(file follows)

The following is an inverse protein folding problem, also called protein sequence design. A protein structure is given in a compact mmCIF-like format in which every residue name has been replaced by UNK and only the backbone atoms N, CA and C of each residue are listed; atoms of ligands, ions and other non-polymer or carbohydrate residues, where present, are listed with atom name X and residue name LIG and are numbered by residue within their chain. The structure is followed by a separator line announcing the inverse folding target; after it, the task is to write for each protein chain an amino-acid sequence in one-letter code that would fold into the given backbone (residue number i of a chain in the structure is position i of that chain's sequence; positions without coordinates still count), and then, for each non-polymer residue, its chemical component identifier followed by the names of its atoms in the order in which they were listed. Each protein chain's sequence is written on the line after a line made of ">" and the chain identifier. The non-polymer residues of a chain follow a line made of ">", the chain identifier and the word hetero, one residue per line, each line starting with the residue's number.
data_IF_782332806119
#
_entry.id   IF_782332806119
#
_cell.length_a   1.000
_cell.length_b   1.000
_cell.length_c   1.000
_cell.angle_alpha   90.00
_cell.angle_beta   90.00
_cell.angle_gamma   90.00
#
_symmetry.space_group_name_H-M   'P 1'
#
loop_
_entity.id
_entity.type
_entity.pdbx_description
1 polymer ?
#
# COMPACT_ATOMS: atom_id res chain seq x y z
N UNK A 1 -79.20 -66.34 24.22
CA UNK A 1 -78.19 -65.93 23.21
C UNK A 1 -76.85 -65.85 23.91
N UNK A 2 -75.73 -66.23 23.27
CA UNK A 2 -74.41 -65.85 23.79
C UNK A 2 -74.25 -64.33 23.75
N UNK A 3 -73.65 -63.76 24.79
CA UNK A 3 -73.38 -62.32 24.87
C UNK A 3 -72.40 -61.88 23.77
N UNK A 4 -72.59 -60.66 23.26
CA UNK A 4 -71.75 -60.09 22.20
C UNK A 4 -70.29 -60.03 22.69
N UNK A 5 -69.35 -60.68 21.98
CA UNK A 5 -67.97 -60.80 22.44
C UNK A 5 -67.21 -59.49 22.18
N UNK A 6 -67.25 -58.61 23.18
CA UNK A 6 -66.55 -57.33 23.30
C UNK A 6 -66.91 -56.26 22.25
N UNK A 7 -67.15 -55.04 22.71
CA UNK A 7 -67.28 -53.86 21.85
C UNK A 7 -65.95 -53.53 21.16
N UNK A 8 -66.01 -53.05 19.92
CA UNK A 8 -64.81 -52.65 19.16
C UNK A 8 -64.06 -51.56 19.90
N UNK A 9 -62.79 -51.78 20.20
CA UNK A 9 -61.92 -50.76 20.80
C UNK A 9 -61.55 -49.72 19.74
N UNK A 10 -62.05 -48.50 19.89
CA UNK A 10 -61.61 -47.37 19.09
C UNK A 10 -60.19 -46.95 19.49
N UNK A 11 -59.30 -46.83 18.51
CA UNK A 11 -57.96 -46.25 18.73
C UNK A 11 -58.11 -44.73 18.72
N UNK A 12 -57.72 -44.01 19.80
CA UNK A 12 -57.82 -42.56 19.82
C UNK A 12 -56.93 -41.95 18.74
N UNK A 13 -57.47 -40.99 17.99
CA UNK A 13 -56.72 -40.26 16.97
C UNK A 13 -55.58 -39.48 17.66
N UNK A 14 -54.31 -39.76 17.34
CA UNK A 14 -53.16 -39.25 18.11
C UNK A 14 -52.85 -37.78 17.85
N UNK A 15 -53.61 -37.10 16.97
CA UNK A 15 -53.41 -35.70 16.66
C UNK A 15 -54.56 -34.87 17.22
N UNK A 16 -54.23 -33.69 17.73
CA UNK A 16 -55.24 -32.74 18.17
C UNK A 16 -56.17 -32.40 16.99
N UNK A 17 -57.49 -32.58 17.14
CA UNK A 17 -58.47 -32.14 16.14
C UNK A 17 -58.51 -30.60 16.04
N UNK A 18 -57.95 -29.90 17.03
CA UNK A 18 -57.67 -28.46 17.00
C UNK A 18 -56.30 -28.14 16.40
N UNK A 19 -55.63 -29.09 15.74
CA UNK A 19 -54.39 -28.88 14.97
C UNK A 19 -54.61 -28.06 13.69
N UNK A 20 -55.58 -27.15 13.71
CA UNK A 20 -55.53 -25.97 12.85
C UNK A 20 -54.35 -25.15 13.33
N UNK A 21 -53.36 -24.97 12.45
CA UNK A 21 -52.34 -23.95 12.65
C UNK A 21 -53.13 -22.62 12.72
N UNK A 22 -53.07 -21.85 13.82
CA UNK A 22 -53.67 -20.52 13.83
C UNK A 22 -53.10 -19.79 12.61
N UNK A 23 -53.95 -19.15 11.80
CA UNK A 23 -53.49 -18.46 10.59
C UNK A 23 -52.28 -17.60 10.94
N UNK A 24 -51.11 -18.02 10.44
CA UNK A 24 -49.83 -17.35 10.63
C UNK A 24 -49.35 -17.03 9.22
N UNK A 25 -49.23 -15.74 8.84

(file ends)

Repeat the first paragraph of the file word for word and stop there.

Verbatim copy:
The following is an inverse protein folding problem, also called protein sequence design. A protein structure is given in a compact mmCIF-like format in which every residue name has been replaced by UNK and only the backbone atoms N, CA and C of each residue are listed; atoms of ligands, ions and other non-polymer or carbohydrate residues, where present, are listed with atom name X and residue name LIG and are numbered by residue within their chain. The structure is followed by a separator line announcing the inverse folding target; after it, the task is to write for each protein chain an amino-acid sequence in one-letter code that would fold into the given backbone (residue number i of a chain in the structure is position i of that chain's sequence; positions without coordinates still count), and then, for each non-polymer residue, its chemical component identifier followed by the names of its atoms in the order in which they were listed. Each protein chain's sequence is written on the line after a line made of ">" and the chain identifier. The non-polymer residues of a chain follow a line made of ">", the chain identifier and the word hetero, one residue per line, each line starting with the residue's number.